Here’s a number: 50. It’s half of 100 and just over 60 percent of 82—the total number of games in an NBA season. For the 76ers, that number now means validation. After beating the Mavericks on Sunday, Philly has 50 wins in a season for the first time in 17 years.
The 2017-18 Sixers didn’t need a round number to command respect. After Philly spent years as the league’s laughingstock, any winning record would do. But, now, the Sixers have won more games than they did over the past two seasons combined. The milestones are important, sure, but they’re no less impressive than simply taking in a Sixers performance these days. With the playoffs less than a week away, they look unstoppable.
Here’s another number: 14. That’s how many games the Sixers have won in a row, the last six without Joel Embiid in the lineup. Philly’s defense has been impenetrable and its offense has only grown stronger: Six of their 11 highest-scoring games have come in the last month. Philly isn’t just good. They already have the luxury of maintaining a level of performance even without their franchise jewel. That’s where Ben Simmons comes in.
Simmons is unguardable, a back-to-the-basket point guard in an age when the back-to-the-basket big men have gone extinct. He doesn’t have a reliable shot, but give him space and he’ll survey the floor to find the perfect pass, sprint by you on his way to the rim, or back you down until he’s in control. He’s averaged 14.7 points, 10.1 rebounds, 10.9 assists, and two steals per game, and shot 61.1 percent from the field during the streak. Watching him control and affect the game from end to end, you tend to forget he’s only 21 years old.
“Who would I pick?” Simmons responded to a question about the Rookie of the Year in an ESPN interview Saturday. “Me, 100 percent.” And when asked about other rookies that have caught his eye, there was no Donovan Mitchell mention. “None.” Of course, Mitchell responded:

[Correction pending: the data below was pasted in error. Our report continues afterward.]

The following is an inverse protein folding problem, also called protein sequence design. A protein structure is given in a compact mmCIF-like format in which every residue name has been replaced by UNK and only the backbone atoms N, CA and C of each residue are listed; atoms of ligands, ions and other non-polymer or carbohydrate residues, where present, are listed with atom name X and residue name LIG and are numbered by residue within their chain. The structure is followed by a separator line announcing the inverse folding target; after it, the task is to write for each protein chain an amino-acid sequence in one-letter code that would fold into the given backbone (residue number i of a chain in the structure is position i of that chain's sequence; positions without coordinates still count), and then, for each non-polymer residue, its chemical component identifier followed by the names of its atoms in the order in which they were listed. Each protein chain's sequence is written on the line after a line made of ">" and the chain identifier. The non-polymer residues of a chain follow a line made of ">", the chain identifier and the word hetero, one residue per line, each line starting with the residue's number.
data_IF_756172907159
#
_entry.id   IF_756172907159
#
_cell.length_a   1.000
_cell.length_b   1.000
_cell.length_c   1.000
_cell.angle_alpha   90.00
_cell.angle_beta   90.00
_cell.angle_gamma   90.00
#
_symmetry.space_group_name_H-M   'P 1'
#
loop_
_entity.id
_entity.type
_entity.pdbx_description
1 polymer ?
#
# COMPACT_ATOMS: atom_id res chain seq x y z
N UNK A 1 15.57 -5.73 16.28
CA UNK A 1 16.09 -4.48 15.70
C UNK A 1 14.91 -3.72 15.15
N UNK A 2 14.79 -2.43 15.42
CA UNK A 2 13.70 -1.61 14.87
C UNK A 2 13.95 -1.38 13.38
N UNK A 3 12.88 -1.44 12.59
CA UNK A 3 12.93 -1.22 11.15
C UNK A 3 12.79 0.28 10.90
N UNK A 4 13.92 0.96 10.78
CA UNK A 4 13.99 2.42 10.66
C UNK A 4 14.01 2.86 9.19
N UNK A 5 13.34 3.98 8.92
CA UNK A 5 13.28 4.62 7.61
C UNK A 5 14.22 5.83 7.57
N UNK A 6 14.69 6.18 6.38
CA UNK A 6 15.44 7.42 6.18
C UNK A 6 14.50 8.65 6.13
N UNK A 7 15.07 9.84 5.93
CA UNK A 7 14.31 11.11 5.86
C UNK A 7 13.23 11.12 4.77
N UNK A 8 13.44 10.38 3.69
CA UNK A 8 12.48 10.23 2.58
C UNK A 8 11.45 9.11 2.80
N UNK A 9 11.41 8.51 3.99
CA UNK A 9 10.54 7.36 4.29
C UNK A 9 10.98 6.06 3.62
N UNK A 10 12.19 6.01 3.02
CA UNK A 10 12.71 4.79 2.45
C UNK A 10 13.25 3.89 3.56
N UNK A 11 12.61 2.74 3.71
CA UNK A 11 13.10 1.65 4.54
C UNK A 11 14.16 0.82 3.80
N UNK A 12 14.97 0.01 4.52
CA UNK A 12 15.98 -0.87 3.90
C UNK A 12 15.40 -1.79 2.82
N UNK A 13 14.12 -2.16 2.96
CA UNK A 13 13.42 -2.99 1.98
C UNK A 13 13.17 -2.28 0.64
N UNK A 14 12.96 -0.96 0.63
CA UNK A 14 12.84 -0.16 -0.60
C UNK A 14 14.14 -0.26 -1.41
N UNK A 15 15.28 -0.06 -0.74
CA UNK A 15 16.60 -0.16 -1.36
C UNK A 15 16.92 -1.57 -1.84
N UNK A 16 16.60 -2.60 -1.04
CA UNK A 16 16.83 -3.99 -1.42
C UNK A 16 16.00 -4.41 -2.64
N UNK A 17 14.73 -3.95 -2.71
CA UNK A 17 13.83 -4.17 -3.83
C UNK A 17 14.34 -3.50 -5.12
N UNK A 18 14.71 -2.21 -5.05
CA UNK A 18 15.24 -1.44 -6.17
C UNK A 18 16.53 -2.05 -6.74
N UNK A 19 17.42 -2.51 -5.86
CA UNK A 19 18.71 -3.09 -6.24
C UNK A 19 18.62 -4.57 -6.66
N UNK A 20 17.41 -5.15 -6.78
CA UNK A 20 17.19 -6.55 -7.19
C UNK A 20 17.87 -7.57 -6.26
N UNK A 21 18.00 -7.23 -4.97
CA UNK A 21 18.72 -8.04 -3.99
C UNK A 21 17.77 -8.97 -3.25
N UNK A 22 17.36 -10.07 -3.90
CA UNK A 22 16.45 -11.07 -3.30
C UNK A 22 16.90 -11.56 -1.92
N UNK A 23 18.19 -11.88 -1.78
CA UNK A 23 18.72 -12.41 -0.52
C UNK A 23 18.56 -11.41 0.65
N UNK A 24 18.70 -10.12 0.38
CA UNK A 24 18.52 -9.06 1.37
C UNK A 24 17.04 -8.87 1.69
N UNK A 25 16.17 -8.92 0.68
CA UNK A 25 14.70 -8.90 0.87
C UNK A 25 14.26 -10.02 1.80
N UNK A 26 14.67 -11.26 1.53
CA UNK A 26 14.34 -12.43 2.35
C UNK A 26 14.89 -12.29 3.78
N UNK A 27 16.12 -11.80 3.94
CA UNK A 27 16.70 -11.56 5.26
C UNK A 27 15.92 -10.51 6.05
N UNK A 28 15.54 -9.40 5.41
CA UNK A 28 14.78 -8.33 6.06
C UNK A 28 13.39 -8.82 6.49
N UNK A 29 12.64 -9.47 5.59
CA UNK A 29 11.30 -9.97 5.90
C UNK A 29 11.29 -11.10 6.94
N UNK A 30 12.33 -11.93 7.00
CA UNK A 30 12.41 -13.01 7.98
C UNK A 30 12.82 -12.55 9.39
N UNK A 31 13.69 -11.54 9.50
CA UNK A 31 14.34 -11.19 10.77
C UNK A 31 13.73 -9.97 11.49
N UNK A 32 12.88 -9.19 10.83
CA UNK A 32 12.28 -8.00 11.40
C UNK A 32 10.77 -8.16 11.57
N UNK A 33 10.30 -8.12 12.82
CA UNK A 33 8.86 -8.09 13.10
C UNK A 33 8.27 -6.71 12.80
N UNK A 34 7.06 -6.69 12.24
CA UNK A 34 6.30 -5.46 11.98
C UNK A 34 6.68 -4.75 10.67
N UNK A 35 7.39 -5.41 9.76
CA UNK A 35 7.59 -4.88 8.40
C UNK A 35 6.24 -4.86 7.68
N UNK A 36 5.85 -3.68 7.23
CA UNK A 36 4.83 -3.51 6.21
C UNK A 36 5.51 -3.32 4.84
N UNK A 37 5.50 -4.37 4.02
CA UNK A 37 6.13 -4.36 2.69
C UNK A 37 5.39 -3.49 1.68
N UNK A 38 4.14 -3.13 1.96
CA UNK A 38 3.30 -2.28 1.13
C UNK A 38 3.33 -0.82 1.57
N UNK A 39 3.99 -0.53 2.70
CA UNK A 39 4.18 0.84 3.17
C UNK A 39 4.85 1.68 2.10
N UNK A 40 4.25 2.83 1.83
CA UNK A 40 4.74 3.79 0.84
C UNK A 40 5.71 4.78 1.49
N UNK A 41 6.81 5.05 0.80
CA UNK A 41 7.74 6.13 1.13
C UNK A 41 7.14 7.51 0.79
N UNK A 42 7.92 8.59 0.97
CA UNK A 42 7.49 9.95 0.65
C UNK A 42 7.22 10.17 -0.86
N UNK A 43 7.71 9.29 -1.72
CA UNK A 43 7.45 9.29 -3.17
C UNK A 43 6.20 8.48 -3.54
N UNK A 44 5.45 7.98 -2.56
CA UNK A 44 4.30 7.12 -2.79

On Friday night against the Cavaliers, Philly played not like an underdog, but a favorite. And Simmons welcomed LeBron, his mentor, to Philly by putting together a highlight reel.
The game felt like more than a passing of the torch, or even a walking billboard petitioning LeBron to come to Philly. It was a defiant challenge that brought the best out of the best. Simmons pushed the right buttons, forcing and LeBron to give his all in a 44-point, 11-rebound, 11-assist performance. It was the ultimate sign of mutual respect.
It’s fair to wonder how much this regular season means in the way of long-term success for Philly. The regular season has been a success, an unignorable coming-out party. But the playoffs will give the Sixers a chance to solidify their legitimacy.
Embiid’s health will be paramount, as will Simmons’s continued ability to score without a shot, but what this current streak has shown is that the Sixers are bolstered by more than just their superstars. By adding Marco Belinelli and Ersan Ilyasova in the buyout market, Philly has deepened its bench. J.J. Redick has been shooting 46.2 percent from 3 since the beginning of March, and Markelle Fultz, whose per-36 numbers are promising, has shown that he could be useful for the team this season.
Studies have shown that teams with strong defensive efficiency in the regular season tend to do well in the playoffs. This season, the Sixers have had the third-best defensive rating (102.2) in the league. Over the winning streak, Philadelphia has been an elite team on both ends of the floor; the Sixers have been the best defensive team in the league during this 14-game stretch, allowing only 98.2 points per 100 possessions, and the fourth-best offensive team in the league, scoring 112.6 points per 100 possessions. That all adds up to a league-high 14.3 net rating. Plus, their shooting has only improved. Their 55.3 effective-field goal percentage during this stretch is third-best in the NBA, (a small jump from their eighth-best 53 percent before the streak began) another statistic that has been correlated to postseason success in the past.
This streak has undoubtedly raised expectations for the Sixers. The postseason may be a rude awakening, an exposure of their youth and inexperience, but also a coming of age that all great teams have experienced before reaching the mountaintop. What this final stretch has proved is that the Sixers can be more than just a tough matchup once the playoffs begin. In a wide-open East, they have all the makings of a true Finals contender.